Monday, December 10, 2012

Mayor Bloomberg Promotes Common Sense on Immigration

Last week, New York City Mayor Bloomberg provided an alarming yet accurate view of the need for US immigration policies to promote the arrival of new talent in the US from abroad.

Immigration Challenges

While the United States political culture includes elements of string opposition to immigration, the US is actually a large importer of talent, and our country needs to increase that importation.

During the Republican Primary season in 2011 and 2012, Republican Presidential  candidates competed to see who could be most opposed to immigrants to the United States. While many Republicans now regret their anti-immigrant focus, the competition amongst candidates to prove their hatred for immigrants reflected the strength of ant-immigrant sentiment in the Republican primary electorate. Mitt Romney won the Republican Primary in part by inventing the notion that immigrants should "self-deport" based on policies he would implement as President.

The Republican regret of their anti-immigrant stance is appropriate. Immigration is key to economic growth, and many parts of the US economy will be underserved without significant immigration activity. Allowing prejudice against immigrants to interfere with our opportunities to build and strengthen our economy will leave us with lower quality lives for decades to come.

Mayor Bloomberg Defends Immigration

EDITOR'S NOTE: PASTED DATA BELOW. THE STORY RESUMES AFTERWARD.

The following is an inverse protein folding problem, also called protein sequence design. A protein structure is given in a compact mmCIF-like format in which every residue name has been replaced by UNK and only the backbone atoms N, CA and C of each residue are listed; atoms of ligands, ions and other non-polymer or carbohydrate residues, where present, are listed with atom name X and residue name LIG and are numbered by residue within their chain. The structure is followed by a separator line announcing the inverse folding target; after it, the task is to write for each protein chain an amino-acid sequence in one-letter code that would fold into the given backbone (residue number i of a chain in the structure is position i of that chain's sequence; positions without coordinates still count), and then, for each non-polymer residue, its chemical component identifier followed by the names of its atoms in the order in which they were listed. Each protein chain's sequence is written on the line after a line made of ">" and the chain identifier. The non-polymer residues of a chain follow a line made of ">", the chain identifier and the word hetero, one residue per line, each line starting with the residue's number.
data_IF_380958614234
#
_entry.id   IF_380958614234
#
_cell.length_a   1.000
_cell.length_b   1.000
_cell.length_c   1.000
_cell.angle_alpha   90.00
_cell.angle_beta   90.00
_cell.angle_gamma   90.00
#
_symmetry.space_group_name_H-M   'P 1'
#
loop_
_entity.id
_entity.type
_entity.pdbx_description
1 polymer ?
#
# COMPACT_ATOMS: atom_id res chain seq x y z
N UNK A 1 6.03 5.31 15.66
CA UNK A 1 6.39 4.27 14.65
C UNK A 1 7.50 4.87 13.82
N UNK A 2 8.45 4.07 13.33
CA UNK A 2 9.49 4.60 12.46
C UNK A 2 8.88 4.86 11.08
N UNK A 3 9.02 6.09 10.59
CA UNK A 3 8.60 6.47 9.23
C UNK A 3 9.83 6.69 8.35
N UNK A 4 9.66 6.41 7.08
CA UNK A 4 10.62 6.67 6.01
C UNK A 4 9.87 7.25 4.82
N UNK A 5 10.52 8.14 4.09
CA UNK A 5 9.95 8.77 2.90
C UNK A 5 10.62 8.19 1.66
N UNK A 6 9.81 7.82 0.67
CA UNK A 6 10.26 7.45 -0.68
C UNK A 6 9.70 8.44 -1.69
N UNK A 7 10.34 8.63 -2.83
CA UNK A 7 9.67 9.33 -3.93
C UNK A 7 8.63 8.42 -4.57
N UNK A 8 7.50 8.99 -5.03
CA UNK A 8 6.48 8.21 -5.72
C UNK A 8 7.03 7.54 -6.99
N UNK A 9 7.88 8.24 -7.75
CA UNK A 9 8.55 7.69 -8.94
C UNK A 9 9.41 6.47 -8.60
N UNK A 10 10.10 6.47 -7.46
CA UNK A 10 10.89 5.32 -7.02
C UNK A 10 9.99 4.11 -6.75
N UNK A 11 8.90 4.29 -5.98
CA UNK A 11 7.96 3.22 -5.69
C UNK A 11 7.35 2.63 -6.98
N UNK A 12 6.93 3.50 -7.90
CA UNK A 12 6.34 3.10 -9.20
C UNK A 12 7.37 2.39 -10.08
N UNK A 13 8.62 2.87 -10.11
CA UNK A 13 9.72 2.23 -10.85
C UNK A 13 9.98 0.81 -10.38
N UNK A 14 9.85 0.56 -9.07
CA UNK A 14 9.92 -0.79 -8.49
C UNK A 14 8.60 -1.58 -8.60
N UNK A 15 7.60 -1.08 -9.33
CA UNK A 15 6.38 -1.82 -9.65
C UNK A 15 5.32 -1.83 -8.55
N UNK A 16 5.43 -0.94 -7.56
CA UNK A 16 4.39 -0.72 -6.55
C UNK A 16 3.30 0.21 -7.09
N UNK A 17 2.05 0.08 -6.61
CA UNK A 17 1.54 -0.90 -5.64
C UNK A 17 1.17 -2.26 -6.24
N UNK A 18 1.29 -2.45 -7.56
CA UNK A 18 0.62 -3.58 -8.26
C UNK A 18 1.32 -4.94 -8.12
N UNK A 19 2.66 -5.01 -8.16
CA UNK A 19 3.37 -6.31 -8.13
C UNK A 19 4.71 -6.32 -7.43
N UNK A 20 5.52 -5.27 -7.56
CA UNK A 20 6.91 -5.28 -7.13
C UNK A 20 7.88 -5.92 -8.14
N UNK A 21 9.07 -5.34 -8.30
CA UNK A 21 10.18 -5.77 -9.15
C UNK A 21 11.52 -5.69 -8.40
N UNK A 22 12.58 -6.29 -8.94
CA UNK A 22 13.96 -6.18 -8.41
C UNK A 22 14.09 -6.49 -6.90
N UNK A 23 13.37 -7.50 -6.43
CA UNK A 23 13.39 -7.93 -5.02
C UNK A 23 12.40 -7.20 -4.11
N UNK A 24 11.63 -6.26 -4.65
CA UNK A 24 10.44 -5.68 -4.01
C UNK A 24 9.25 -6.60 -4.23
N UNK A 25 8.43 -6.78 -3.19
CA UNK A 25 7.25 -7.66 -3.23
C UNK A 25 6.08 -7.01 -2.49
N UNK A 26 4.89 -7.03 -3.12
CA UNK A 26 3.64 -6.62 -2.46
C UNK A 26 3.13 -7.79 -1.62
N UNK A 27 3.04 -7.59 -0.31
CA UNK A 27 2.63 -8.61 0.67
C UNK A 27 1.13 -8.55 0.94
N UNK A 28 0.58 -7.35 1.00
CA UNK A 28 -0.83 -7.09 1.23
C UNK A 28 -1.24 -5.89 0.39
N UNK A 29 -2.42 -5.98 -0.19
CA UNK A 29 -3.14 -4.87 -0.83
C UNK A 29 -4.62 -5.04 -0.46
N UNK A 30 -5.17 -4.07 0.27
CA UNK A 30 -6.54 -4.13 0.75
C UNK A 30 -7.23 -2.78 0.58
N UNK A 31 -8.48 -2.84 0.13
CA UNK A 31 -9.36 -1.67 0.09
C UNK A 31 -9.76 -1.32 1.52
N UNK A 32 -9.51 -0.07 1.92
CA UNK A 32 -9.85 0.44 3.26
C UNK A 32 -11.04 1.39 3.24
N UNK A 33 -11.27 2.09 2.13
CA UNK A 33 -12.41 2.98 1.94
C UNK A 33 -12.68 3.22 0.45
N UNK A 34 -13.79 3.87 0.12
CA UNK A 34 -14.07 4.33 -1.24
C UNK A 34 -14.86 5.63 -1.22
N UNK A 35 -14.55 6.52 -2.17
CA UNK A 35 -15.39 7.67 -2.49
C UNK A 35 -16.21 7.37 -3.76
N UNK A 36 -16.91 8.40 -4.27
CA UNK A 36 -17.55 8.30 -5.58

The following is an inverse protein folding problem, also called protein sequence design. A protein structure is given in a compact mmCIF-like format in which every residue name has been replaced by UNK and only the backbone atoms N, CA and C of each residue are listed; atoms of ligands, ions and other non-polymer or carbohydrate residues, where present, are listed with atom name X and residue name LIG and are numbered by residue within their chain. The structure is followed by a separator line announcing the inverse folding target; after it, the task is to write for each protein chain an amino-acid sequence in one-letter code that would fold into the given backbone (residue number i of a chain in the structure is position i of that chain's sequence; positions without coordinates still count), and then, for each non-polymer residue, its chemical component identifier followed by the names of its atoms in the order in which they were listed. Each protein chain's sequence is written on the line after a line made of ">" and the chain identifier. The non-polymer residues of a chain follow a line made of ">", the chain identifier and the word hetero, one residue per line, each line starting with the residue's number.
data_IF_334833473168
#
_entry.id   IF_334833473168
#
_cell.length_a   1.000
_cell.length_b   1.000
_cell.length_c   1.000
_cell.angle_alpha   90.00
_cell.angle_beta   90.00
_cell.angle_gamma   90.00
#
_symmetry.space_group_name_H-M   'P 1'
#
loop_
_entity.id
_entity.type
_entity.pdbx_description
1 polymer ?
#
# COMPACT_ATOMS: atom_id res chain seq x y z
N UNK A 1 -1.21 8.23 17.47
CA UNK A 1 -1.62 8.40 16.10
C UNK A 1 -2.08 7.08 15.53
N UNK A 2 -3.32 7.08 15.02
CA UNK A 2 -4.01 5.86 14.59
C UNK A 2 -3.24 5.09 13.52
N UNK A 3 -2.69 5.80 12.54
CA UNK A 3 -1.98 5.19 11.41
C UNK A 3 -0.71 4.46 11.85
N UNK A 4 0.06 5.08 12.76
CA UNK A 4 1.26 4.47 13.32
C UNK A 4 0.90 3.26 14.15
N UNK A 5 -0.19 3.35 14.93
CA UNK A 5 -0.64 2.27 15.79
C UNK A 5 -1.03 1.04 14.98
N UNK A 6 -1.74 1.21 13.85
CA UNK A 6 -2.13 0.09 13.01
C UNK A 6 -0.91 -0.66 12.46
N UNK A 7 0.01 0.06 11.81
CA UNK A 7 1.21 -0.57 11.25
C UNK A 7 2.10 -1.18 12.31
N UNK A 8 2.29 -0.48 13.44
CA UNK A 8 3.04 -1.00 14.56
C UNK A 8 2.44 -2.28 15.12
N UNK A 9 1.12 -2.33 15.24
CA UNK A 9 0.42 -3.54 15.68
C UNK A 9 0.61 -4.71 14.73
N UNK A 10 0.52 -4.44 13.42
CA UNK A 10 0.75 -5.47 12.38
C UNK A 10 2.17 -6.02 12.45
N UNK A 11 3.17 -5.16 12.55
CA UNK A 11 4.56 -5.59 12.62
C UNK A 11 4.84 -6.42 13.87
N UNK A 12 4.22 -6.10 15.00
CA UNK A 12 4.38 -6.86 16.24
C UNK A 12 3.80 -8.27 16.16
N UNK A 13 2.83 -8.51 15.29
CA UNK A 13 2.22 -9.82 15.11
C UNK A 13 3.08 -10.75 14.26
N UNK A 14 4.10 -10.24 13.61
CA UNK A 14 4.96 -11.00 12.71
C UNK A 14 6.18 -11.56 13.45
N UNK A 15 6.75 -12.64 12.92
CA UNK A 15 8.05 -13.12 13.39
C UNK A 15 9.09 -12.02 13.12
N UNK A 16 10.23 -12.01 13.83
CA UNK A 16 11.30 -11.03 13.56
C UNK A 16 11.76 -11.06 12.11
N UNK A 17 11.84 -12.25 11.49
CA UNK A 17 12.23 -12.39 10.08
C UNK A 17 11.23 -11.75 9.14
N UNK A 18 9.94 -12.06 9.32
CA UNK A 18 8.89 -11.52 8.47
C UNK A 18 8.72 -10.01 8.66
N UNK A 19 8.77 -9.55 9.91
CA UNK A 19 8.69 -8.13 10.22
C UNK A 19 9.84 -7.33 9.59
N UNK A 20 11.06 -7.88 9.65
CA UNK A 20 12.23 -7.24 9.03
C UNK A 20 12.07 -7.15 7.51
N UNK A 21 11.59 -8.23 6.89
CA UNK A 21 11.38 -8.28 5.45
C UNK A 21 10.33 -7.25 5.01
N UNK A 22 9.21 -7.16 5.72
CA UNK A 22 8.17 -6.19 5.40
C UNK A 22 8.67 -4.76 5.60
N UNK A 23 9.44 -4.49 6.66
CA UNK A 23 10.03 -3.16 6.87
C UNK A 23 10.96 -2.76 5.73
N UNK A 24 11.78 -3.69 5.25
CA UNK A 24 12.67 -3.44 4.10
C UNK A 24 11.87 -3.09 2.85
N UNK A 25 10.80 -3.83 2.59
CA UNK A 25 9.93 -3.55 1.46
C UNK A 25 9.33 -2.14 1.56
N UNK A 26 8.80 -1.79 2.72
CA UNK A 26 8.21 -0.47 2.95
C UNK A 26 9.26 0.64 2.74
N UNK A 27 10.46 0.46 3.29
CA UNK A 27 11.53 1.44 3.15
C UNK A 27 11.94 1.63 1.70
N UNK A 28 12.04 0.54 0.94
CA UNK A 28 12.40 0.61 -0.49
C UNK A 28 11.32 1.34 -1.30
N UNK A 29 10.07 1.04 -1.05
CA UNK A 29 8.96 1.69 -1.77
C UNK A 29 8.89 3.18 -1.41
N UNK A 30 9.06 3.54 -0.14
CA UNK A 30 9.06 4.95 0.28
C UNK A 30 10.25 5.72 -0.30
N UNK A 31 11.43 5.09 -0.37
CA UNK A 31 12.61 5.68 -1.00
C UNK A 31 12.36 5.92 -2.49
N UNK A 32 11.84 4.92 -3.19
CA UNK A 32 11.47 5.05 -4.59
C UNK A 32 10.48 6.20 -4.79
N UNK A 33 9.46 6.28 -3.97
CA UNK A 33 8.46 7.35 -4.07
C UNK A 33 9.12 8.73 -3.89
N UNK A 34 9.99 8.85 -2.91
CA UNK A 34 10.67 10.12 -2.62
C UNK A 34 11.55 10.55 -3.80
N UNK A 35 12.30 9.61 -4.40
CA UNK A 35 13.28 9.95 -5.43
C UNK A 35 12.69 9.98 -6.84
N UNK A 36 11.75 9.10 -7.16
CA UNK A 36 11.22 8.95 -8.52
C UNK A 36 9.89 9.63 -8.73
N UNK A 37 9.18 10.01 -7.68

Mayor Bloomberg is correct when he states that “we are on the wrong side of global competition. Our economy depends on immigrants, and currently our immigration policy is what I call national suicide,”

"National suicide" would appear to be hyperbole, but the notion that the United States is currently volunteering to harm itself by pushing talented people to make their contributions elsewhere is absolutely accurate.

Bloomberg stated that many of the talented immigrants now helping the US to strengthen are here on student visas, and their talents will leave the US to help strengthen other countries (perhaps even our enemies) if we do not allow those immigrants to remain in the US.

“They are our future, and we are driving them out,” Bloomberg said. Changing immigration policy to promote the importation of talent to the US is mission-critical. “I don’t think there is anything more important Washington could do for us.”

President Obama Is Expected to Seek Improved Immigration Laws

In the early part of 2013, after the fight over the fiscal cliff has been decided, we expect President Obama to make immigration reform a top priority.

We hope to make New York City a tech-focused hub for the US, and doing so will require significant talent from outside of the US. As New Yorkers, we need President Obama to make immigration reform a priority and open up opportunities for our city and the rest of the country to enjoy stronger economic growth.

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